7. Craft your company story to show what makes your organization unique.
Job seekers want to work for unique companies. This is especially true for the millennial workforce, who place an emphasis on company culture and values. Share your company story or unique culture within your job description to showcase what makes your organization special to work for. This is your chance to sell your company to candidates.
Avoid the temptation to copy and paste the content from your “About Us” section on your website. Your company summary should be tailored for the applicants you want to reach. It’s also a good idea to highlight your firm’s mission, value proposition, and goals. This helps educate job seekers on what your company does and aims to become. The more colorful and descriptive your summary is, the more it will resonate with candidates and drive their desire to work for you.
8. Write an eye-catching summary for the top.
A job summary is all about capturing attention. It should be informative, yet intriguing. The person reading the summary on the other end should want to read more about the position and learn the finer details.
Similar to a movie trailer, leave the audience wanting more by keeping your summary short, but sweet. One to three sentences will maximize a candidate’s interest in your open position. An effective summary for a financial analyst position might be:
As a Financial Analyst with Johnson & Johnson Bank, you need an eye for data patterns, a passion for cash management, and a results-oriented mindset. Think you have what it takes?
9. Piece it all together.
How you organize and write your job description influences who will stick around to read it. We recommend placing your attention-getting information upfront and leaving the basic details for the end. Here’s a potential top-to-bottom framework to consider using:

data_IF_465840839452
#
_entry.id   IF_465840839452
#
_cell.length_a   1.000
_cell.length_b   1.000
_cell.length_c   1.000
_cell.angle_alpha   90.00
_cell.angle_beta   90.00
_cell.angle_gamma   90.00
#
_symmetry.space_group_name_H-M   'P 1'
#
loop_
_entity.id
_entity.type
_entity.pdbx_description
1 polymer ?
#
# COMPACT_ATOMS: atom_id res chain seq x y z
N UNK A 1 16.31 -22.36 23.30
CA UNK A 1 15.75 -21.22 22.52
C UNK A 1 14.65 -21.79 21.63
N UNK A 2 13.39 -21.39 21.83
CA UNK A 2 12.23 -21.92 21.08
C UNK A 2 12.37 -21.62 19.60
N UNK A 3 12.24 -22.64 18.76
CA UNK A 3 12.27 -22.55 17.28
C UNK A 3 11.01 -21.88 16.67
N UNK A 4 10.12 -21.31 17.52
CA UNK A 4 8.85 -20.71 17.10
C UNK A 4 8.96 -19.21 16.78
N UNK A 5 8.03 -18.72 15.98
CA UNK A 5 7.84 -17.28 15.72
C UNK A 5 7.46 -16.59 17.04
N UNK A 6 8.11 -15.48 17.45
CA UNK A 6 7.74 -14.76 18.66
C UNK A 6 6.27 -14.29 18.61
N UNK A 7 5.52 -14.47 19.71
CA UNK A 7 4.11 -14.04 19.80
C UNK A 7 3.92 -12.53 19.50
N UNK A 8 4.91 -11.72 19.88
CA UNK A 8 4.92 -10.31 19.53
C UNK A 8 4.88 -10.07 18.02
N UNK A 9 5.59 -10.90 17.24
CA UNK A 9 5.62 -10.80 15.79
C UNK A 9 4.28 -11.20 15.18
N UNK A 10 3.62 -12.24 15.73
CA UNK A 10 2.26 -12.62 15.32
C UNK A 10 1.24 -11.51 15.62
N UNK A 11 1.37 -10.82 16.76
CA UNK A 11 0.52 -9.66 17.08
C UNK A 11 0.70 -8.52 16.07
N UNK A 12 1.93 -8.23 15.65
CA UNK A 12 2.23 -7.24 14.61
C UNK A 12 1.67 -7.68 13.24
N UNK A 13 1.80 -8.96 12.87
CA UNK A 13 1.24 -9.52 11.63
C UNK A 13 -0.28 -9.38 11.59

- Job title and summary. These elements capture applicant attention and set the stage for what’s coming next.
- Company summary. While many may leave the “About Us” information for the end, try bringing it up higher to excite candidates about your company culture and values, and encourage them to keep reading.
- Job responsibilities. Consider briefly describing a day in the role so candidates can decide if the position is a good fit for them.
- Must-have qualifications. Start weeding out candidates who don’t have the required financial services acumen.
- Nice-to-have qualifications. Highlight the qualifications that your ideal candidate would possess.
- Salary range and benefits. Align your expectations with your potential candidate’s.
- Share the basics. Make sure your applicants know where the position is located and how they fit into your organization.
Start Driving In Quality Applicants
Writing a job description that attracts qualified financial services professionals can be tricky. But following the above nine steps provides a formula for finding the best financial talent possible.
Want more tips on finding quality job candidates? Check out these seven tips for finding talented job candidates for your next hire.